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Although this isn't packing a V8 like our Chevy SS is, it does give us an idea of what to expect as this is so far the only highest KM Chevy SS/VF Commodore out at the moment
Drive - Holden VF Commodore Fuel FiguresOn Drive's 16,500km road test around Australia, the team has found that the claimed fuel use figures are far less than the real-world figures.
Holden is out to prove that big cars don’t necessarily equate to big fuel bills with its latest Commodore.
But as we approach the 15,000km mark of our trip around Australia, it is becoming clear that the VF Calais V isn’t re-writing the rules on petrol use.
Our V6 sedan is averaging more than its trip computer reads and isn’t fetching anywhere near the official figures, which are calculated according to a government test cycle that isn't usually an accurate reflection of what you'll use in the real world.
Holden says the new VF Commodore will consume a combined average of 9.0L/100km in highway and city driving. So far, we have averaged 9.4L/100km after 16 days of predominantly open roads, albeit at sometimes higher speeds – up to 130km/h – and accelerating quickly to overtake or when pulling back on the road after photography or to get out of the way of trucks.
An overall reading calculated manually at the end of each day tells a bigger story, with the VF averaging 10.1L/100km in that instance.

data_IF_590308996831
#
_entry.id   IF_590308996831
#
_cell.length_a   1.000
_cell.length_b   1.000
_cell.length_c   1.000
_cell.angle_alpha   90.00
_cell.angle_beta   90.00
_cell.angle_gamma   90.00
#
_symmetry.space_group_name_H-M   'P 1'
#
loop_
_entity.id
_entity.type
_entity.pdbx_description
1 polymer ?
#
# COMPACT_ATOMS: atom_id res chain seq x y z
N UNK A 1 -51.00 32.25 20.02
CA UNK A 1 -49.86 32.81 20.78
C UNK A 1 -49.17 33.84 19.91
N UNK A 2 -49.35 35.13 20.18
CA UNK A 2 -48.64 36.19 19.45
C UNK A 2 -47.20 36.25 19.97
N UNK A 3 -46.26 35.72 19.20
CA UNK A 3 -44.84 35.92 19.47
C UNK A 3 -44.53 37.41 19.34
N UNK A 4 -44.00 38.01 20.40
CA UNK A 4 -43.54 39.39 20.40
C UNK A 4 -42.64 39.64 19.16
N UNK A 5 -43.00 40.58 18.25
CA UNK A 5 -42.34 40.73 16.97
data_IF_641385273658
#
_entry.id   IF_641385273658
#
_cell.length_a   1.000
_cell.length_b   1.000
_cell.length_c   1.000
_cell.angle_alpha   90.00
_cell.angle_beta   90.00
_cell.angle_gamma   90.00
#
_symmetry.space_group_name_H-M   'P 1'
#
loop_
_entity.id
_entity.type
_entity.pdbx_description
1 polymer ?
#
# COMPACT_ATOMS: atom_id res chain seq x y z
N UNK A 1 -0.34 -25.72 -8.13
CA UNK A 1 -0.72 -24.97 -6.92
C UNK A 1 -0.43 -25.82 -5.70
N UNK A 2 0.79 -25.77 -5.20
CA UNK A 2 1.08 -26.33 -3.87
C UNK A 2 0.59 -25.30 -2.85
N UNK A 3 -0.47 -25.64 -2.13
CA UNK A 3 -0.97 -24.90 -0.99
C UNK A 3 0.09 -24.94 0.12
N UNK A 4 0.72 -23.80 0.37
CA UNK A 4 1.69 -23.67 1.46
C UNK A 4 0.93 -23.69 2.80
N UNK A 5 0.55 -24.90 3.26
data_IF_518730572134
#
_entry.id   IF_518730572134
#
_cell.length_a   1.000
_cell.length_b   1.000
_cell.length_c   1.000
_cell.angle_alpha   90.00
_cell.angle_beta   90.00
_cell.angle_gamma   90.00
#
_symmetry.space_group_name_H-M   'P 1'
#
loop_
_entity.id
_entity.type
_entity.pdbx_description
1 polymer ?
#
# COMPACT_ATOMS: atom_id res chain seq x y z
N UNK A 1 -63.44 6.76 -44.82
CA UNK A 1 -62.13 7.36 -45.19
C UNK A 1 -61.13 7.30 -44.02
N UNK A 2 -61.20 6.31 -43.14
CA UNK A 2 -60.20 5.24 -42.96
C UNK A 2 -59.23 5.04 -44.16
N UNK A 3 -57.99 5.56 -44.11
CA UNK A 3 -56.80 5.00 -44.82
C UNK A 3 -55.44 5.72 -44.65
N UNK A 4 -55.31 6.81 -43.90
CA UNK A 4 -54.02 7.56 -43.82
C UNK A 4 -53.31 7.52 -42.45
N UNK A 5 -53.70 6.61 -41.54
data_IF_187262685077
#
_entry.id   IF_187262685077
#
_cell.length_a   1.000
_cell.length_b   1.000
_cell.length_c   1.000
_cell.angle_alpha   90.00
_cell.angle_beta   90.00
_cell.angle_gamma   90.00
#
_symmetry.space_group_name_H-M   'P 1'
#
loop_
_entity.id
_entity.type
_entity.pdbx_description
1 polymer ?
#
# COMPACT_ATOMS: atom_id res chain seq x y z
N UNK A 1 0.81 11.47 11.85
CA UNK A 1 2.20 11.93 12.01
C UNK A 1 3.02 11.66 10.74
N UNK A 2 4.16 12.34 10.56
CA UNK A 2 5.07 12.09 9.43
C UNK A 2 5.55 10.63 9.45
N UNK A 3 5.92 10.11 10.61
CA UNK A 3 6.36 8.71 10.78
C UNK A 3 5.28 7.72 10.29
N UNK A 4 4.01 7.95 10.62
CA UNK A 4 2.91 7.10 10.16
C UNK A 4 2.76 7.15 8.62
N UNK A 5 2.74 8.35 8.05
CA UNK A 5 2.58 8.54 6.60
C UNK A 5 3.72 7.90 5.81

Holden says the differentiations between the two readings could come down to a calibration issue, and will look into the matter on our return next week.
However, it’s not unusual for car trip computers to claim the car is using less fuel than it actually is; unlike speedometers – which aren’t allowed to read lower than the actual speed being travelled and can read up to 10 per cent above the travelled speed – trip computers aren’t nearly as closely legislated.
Previous Drive testing has found many cars to be inaccurate by up to 10 per cent, while others have been surprisingly close to the actual fuel used.
Holden has left the VF’s 3.6-litre engine unchanged from the previous iteration but has shed about 43kg from the weight of the car, largely through the use of more light weight aluminium – all with the aim of improving real-world economy.
The biggest winner in the VF range in terms of fuel savings is the base model Evoke, which gets a seven per cent improvement in economy from its smaller capacity 3.0-litre V6. Holden claims that car will consume a relatively frugal 8.3L/100km.